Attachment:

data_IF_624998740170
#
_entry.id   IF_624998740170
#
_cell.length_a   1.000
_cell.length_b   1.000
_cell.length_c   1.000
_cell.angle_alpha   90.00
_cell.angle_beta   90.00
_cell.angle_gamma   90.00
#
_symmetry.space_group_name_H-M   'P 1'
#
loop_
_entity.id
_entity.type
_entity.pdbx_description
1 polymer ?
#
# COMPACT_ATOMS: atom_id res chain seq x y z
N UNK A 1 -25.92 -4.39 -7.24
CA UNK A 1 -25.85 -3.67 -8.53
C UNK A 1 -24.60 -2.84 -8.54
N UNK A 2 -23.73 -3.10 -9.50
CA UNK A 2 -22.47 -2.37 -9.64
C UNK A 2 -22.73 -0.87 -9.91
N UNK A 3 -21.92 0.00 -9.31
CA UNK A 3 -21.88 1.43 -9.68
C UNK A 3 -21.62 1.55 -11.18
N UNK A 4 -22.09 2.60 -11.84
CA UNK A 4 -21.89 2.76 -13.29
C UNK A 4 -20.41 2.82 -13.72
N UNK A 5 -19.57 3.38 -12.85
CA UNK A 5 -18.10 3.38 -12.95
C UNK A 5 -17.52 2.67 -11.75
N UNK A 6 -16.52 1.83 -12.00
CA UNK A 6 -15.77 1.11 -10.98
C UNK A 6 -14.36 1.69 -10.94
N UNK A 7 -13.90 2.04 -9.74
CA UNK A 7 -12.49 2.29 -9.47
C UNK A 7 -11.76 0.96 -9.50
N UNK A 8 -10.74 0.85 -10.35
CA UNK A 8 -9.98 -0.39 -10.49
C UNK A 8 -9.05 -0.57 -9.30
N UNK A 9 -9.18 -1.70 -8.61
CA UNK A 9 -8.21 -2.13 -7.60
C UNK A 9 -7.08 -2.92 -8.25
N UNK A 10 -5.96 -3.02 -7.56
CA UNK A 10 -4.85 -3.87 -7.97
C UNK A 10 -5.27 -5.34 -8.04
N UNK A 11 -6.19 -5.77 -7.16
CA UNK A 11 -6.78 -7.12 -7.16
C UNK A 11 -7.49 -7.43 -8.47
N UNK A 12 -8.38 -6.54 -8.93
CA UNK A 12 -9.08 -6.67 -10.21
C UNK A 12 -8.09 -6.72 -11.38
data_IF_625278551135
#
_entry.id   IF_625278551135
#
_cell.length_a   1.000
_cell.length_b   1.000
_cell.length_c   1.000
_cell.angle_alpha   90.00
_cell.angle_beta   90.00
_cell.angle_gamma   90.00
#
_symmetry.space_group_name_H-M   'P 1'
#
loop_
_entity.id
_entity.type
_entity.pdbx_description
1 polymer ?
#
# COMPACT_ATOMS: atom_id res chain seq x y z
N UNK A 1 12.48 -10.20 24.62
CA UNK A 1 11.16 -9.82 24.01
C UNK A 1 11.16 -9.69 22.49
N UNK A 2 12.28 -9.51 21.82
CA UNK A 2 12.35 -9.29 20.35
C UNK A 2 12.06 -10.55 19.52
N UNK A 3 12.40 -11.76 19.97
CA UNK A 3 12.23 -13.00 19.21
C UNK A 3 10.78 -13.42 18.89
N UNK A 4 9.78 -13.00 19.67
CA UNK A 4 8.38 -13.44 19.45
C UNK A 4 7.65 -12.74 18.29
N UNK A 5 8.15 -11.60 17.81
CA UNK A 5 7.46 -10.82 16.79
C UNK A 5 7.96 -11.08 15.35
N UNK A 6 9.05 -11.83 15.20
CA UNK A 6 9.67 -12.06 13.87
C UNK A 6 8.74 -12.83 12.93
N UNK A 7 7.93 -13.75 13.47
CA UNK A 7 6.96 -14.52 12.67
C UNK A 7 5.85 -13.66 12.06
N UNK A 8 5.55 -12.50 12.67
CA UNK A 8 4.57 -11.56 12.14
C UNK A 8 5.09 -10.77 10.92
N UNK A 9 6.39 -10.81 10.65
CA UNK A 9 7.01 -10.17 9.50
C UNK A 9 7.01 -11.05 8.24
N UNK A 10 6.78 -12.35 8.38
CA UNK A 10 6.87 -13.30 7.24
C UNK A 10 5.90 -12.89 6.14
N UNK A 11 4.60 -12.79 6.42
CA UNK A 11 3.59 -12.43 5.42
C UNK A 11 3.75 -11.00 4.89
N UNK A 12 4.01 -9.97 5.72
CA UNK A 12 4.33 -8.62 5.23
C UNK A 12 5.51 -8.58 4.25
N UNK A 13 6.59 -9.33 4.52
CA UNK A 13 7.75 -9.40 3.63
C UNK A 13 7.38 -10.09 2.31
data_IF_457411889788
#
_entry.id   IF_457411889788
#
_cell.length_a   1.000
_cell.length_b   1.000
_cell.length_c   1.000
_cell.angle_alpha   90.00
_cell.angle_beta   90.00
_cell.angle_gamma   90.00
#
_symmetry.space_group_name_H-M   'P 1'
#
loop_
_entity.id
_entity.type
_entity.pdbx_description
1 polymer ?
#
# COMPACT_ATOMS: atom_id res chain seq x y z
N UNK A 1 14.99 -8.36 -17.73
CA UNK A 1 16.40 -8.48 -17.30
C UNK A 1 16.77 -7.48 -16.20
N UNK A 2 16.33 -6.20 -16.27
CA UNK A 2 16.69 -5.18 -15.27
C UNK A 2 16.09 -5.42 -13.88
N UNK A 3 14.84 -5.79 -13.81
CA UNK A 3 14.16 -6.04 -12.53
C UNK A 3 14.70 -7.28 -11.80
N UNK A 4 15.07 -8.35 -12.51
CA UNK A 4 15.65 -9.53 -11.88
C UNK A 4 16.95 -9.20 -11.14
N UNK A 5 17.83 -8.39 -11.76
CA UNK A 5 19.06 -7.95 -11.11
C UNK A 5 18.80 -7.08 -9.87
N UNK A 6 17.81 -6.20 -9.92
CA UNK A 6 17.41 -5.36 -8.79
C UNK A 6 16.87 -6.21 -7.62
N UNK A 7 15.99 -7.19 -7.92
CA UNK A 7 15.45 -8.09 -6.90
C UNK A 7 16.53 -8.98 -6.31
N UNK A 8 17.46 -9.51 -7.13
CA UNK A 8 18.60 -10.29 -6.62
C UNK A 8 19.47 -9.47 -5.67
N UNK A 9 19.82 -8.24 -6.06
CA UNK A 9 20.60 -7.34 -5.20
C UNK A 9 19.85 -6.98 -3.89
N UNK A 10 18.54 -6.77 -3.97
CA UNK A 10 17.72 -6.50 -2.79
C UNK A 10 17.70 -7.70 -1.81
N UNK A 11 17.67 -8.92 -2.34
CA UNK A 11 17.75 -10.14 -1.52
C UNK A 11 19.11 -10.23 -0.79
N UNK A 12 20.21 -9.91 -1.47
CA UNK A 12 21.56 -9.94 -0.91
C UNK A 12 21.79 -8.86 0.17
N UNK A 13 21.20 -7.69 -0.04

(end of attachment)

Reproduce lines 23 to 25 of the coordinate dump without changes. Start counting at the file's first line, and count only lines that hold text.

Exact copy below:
C UNK A 1 -24.60 -2.84 -8.54
N UNK A 2 -23.73 -3.10 -9.50
CA UNK A 2 -22.47 -2.37 -9.64